The best distortion effects tend to have architecture much like an amp itself, with channel switching capabilities (2- or 3-channel settings) so that in some cases they can be used directly inserted into the input of a recording console instead of in conjunction with a mic'd amp. A minimum of two switchable settings seem to be the optimum for obtaining a solid rhythm sound (on which your overall song sound is based), and a separate lead option (with that extra bit of grease to give you a subtle dynamic change, and/or a boosted level to set your solos apart).

Modulation is the wiggly-sounding part of the signal that emulates the tremolo circuit on a vintage Fender tube amp, or the machine gun-like stutter of a solid-state Vox Super Beatle. It is like a repeater that can be set to fade the sound in and out at an adjustable rate, speedwise. Intensity can turn it from a slight wobble to a more pointilist, staccato effect.

Delay gives you an echo effect, with repeats (usually labeled and controlled by the amount of feedback) or a slapback 50's style tone. back then, when it was first developed, it was tape-based, and was physically built into amps. It can be set to run away into the night or, alternately, to add a bit of added presence depending on how it's used. It's good to have a little bit on all the time to widen the tone, so that it's not really thin (unless narrow/thin's what the song calls for. That's the mandate, what the song demands).

Reverb is that guitar-amp-in-a-cave sound that diffuses the tone and gives it a sense of time and space. It can start as a room sound and expand both in size, and in amount of time before the sound travels from its source to its destination, your ears. It can be dark, bright, soft, harsh, or any variation or combination of those elements. Its components include attack, delay, sustain, and release. It, like all outboard instrument effects, can come in a pedal, an amp or at the FOH from the sound man to influence the overall house mix.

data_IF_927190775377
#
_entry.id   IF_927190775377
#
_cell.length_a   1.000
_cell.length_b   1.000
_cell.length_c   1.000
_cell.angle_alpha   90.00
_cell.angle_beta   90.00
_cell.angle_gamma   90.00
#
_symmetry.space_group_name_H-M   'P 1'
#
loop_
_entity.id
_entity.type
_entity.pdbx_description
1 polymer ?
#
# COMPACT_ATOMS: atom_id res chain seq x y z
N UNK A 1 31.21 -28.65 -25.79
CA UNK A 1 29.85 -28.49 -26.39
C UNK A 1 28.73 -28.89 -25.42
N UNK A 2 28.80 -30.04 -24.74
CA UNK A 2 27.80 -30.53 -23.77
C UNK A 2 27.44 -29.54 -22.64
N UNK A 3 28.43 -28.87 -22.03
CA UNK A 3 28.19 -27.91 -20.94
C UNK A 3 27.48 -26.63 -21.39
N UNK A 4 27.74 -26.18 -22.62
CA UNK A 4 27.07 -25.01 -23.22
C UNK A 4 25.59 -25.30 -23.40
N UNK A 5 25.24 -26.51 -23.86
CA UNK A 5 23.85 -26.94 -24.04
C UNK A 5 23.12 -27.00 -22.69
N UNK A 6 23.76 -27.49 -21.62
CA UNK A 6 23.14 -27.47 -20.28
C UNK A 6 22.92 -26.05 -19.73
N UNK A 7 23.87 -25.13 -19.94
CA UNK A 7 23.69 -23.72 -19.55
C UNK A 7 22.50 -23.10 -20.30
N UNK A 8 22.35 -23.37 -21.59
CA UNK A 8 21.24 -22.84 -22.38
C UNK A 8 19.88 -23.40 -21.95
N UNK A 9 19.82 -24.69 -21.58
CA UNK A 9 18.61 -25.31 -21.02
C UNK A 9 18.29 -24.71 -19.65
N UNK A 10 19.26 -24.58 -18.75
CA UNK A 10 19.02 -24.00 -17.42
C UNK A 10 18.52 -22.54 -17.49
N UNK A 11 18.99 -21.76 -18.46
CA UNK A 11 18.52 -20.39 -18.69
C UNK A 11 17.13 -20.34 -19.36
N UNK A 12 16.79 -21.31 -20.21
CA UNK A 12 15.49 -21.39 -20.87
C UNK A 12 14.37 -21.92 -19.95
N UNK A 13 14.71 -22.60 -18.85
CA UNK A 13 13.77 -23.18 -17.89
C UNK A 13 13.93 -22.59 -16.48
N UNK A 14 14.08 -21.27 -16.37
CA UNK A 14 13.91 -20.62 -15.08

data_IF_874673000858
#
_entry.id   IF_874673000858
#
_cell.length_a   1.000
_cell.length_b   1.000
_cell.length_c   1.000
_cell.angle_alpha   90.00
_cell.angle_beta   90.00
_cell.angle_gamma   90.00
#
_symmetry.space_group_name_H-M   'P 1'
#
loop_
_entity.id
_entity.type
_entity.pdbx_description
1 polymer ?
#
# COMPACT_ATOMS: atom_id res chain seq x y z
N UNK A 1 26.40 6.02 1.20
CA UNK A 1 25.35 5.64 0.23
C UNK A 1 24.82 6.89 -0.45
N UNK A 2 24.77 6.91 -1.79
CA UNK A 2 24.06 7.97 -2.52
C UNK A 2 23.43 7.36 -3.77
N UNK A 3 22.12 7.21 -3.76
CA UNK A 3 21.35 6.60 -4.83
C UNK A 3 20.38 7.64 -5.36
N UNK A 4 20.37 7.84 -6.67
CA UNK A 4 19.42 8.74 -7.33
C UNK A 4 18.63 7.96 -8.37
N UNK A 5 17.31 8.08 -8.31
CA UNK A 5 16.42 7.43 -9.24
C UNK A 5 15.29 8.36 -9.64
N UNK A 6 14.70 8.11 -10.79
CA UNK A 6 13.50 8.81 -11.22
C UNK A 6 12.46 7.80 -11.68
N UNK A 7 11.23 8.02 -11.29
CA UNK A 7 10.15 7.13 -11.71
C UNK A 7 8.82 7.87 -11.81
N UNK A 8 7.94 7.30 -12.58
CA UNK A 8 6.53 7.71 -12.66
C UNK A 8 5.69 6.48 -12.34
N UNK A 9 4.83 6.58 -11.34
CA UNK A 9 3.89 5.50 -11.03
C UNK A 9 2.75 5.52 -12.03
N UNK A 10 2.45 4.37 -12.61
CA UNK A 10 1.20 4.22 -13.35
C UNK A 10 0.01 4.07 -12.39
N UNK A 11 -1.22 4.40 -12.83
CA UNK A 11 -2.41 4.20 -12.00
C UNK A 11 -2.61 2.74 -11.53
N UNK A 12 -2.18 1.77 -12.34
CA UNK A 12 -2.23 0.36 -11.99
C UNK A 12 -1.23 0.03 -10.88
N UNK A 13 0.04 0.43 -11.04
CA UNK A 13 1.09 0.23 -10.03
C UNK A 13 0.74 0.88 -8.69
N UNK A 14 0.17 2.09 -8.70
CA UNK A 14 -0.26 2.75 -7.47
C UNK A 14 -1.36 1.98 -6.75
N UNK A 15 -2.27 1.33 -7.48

Any effect for that matter can be triggered either/and/or at the vocal mic via pedals and switchers by the artist, by the instrument tech behind the amps onstage, or by the live sound engineer through the house sound system for live applications. Some artists prefer to adjust various predetermined parameters (morphing two effects, changing delay time, reverb size, wet/dry levels as examples) via expresssion pedal.

A (tracking) recording engineer generally won't trigger effects as he records individual/live tracks, but a remix engineer can and usually does as he performs a proper remix. The artist isn't the only one getting in on all the switching, but it's usually at his direction that the switching takes place, often as one portion of the function of his/her artistic vision.

The live sound engineer usually requests the artist send a direct signal (with varying degrees of effects, as requested by the LSE) via direct box to the PA so he can flavor it with compression, reverb and delay for the entire audience, especially if he chooses to have some artistic say over his domain. The guitarist's settings may differ significantly from the sound man's, especially when the FOH guy is a house sound guy. The sound guy that travels with the band can usually trust the artist to send him an effected signal that's compatible with his overall sound design, since they've worked together extensively prior to the performance in rehearsal. A house sound guy might/probably will have a different (read jaded) view, not being intimately aware (or even interested) of or in all the artist's specific cues! Needless to say, rehearsal aids the smooth operation of everything related to a well-thought-out performance, and it's usually not logistically possible in one-nighter situations. It always pays for a band to carry their own guy (who knows the cues in advance), but it's not always affordable/feasible/possible to do that....

Equalization is bass, midrange and treble, and there are a couple ways it can be controlled (graphically, parametrically, or manually by wah wah pedal by the artist). Compression reduces dynamic range of an individual instrument or overall mix so that multiple tracks can occupy the same amount of overall gain space and not exceed what's known as unity gain, but (for this article) we're not going to make this any more difficult by expanding our discussion on that topic. We'd be getting into describing the various aspects of gain structure, which would be best saved for a more technically-oriented session.